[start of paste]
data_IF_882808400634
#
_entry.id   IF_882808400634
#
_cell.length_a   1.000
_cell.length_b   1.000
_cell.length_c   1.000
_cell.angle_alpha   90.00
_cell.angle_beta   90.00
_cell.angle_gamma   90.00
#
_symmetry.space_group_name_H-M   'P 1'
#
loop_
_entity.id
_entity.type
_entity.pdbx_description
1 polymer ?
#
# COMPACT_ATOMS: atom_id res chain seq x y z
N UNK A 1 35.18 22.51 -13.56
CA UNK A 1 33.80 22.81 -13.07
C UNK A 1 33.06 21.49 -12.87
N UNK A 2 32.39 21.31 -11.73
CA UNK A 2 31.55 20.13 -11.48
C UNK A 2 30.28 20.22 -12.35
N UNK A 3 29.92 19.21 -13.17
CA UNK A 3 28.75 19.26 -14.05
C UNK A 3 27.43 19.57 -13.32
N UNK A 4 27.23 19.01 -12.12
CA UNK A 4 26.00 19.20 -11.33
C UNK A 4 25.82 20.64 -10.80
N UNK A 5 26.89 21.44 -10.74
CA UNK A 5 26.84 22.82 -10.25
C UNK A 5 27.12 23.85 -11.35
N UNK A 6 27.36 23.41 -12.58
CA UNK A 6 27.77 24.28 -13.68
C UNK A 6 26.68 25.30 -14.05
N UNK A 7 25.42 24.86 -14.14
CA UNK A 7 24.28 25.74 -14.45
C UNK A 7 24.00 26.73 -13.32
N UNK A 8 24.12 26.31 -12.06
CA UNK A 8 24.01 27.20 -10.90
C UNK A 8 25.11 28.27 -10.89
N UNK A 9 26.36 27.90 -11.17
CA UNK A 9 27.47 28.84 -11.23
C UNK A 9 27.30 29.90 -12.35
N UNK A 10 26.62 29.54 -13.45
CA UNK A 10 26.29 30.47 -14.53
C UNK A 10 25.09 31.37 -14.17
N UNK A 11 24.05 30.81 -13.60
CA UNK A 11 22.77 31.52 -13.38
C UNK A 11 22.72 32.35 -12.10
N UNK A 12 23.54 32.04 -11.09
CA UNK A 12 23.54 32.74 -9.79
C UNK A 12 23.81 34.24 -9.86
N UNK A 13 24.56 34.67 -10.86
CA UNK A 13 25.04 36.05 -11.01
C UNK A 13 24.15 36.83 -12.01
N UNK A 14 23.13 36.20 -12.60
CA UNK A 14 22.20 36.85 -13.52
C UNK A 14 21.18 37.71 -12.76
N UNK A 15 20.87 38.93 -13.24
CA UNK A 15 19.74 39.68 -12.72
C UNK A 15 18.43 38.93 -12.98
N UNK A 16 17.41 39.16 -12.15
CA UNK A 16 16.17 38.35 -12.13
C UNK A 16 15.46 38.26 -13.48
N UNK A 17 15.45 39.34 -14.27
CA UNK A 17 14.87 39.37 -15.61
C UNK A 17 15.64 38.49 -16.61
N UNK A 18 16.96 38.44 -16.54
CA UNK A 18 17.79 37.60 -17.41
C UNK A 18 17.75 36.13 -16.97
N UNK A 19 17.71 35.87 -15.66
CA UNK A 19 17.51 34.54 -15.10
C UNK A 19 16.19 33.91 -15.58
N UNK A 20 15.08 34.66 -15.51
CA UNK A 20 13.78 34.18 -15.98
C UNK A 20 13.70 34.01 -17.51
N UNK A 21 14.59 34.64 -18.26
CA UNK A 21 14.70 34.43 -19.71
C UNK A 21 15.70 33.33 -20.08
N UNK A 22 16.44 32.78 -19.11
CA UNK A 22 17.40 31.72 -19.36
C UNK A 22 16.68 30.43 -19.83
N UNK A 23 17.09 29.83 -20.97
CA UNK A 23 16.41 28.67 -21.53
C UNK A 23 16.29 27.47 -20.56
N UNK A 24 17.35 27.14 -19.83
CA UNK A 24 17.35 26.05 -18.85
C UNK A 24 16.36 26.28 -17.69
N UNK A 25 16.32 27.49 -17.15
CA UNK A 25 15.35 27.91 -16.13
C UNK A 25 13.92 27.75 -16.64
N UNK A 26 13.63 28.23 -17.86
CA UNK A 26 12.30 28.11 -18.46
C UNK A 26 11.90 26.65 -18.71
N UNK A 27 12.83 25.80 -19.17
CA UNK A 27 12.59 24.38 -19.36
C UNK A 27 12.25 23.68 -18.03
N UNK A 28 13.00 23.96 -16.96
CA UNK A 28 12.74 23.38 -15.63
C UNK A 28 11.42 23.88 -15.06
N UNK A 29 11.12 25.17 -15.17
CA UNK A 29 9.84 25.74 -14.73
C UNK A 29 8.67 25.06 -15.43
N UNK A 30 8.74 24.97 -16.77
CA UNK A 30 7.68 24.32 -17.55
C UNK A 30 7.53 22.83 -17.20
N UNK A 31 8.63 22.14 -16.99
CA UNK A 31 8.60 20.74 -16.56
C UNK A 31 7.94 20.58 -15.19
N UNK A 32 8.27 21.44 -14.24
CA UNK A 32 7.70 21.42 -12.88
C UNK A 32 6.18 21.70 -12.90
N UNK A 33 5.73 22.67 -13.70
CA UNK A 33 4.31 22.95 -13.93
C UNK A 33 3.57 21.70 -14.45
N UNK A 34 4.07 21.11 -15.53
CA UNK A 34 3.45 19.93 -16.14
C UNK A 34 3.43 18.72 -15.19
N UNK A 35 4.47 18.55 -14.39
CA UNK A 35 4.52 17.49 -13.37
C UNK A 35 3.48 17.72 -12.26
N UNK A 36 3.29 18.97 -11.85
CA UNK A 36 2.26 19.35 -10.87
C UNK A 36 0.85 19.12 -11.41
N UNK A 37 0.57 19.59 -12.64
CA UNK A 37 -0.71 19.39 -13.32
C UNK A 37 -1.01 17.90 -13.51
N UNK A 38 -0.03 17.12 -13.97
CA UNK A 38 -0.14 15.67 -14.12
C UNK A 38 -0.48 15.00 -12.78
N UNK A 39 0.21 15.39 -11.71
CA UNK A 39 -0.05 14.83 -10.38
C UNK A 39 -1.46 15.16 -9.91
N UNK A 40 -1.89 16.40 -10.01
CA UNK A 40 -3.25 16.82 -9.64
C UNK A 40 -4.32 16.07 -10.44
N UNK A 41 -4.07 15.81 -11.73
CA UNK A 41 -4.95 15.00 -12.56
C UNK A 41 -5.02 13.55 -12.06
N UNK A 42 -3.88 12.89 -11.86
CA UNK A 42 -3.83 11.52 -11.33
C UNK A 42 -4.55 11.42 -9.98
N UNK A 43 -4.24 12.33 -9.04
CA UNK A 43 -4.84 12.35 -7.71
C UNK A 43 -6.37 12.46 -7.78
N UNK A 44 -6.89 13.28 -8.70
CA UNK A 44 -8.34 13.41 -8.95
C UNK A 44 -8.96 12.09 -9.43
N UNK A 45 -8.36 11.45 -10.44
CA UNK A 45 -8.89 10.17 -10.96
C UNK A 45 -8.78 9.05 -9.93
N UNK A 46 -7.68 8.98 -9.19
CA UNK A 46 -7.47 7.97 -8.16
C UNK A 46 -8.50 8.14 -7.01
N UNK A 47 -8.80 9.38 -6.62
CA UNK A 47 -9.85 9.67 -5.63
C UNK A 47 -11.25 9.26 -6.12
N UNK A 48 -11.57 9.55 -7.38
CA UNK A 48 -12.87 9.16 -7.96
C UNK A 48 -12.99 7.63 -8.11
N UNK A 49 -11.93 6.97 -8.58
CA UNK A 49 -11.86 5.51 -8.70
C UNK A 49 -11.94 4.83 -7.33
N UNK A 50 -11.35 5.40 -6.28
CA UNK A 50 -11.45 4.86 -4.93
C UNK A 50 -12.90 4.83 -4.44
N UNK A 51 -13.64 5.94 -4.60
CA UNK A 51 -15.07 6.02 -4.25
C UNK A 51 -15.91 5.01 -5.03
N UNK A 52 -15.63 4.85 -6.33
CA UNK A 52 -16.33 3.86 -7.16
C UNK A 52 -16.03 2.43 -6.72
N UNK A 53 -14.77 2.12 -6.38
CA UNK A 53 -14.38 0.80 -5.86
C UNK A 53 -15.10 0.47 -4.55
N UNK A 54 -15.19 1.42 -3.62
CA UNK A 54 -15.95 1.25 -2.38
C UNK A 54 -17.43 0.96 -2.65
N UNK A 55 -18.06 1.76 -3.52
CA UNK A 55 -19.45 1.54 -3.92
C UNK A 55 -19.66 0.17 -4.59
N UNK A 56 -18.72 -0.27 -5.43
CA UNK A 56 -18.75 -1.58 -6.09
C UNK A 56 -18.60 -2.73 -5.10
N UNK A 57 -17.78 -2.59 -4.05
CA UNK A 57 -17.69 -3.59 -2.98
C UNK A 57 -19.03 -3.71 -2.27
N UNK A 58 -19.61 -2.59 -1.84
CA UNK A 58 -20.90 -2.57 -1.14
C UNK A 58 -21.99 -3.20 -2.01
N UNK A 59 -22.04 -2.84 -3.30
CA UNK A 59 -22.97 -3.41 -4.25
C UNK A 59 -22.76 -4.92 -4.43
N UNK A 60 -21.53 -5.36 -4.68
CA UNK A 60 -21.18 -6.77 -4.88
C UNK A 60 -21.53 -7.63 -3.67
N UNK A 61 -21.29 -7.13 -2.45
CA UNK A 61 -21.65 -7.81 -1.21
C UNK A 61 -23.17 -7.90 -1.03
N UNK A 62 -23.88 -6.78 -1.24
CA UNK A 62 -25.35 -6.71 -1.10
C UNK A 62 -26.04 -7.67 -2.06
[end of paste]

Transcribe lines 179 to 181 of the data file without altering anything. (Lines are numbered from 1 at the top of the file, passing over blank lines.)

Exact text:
C UNK A 53 -15.10 0.47 -4.55
N UNK A 54 -15.19 1.42 -3.62
CA UNK A 54 -15.95 1.25 -2.38